How many of you remember a time when you were little when your parents would have you pick out a book and read it with you before bed? You know, when you were decked out in footie pajamas, and could hardly see over the kitchen counter. My family didn’t have a designated reading time when I was little, but those times that we did sit down with a book were so special to me. I remember one book in particular. It was a small blue hardback book, covered in some type of cloth. I have no idea where this book has gone or where I could find another. But I remember flipping through the pages and reading the nursery rhymes as I grew older in age. I also remember special times of having my dad read to me even when I was in middle school (I had a hard time reading the unabridged version of The Count of Monte Cristo, and it was one of my dad’s favorites). That time we shared together was very special and brought us closer than we already were. I also remember spending the night at a close friends house one time and sitting down with them during a family devotional time.
Parents, I beg you to spend such precious time with your kids! Jason and I both are very adamant that God’s Word should change your life, and that’s Biblical too. And it does just that if you are constantly reading it and learning to apply it to your every day life. Like with anything else, the more you repeat something, the more learned or the more of a habit it becomes. That’s why little kids do number drills in school, or math uses flash cards over and over, and teachers often say “repeat after me”. Studies have even proven the fact that the more you repeat something, the more you retain that knowledge. It becomes “second nature”.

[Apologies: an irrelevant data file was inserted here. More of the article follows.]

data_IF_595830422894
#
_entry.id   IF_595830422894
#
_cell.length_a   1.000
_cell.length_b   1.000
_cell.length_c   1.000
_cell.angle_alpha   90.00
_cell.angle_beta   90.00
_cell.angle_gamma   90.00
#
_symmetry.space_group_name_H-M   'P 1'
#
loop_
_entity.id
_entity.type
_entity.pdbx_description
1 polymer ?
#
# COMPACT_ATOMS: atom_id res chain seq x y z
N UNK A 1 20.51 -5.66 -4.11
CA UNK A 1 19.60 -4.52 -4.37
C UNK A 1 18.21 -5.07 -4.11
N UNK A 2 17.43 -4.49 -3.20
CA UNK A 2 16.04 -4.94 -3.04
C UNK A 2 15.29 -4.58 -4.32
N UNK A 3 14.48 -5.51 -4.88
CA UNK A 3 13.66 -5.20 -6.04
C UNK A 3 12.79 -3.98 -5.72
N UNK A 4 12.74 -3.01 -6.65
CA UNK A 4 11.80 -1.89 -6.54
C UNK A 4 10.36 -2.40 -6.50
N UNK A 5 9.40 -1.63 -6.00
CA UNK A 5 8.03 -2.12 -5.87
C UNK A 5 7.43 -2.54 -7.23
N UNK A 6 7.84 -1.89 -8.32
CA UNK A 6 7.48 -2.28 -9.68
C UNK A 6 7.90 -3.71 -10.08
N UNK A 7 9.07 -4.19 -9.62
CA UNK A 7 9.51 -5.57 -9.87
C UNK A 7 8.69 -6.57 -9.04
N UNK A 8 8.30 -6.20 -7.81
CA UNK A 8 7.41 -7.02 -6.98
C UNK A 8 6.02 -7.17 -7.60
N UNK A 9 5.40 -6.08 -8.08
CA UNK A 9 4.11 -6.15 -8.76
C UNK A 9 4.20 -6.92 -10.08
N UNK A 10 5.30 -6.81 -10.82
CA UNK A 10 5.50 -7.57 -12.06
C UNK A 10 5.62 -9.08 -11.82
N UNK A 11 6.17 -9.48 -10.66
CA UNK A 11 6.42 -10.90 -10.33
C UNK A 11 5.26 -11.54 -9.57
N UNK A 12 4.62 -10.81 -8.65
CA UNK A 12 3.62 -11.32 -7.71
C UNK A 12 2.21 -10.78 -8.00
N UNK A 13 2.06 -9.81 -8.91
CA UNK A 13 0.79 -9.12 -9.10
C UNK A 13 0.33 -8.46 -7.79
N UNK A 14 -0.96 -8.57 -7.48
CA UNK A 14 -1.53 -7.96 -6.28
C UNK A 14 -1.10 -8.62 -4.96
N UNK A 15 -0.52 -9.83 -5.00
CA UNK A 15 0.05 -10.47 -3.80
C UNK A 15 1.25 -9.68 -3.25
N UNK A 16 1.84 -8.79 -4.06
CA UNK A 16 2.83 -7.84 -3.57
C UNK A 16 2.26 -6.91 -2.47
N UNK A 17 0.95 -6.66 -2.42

If anything should be second nature in our lives, it should be God’s Word. It doesn’t just happen. In fact, it takes lots of work if you really want to know the Word well. If you haven’t started to really know the Bible yet, start with small steps first. If you’re too ambitious, you may never even complete your goal. Did you know that you only have to read 3-4 chapters a day to read the Bible through in a year? That’s only 10-15 minutes a day, depending on how fast you read.
So why not make this a habit with your whole family? No time is too early to start reading the Bible to your children. In fact, it’s commanded in Scripture! Deuteronomy 11:19 says, “Teach them to your children. Talk about them when you are at home and when you are on the road, when you are going to bed and when you are getting up.” God’s Word should permeate every part of your lives! So whether your children haven’t even been born, they’re newborns, toddlers, young children, preteens, or teens, read God’s Word together. It is the only true foundation to any family and any life.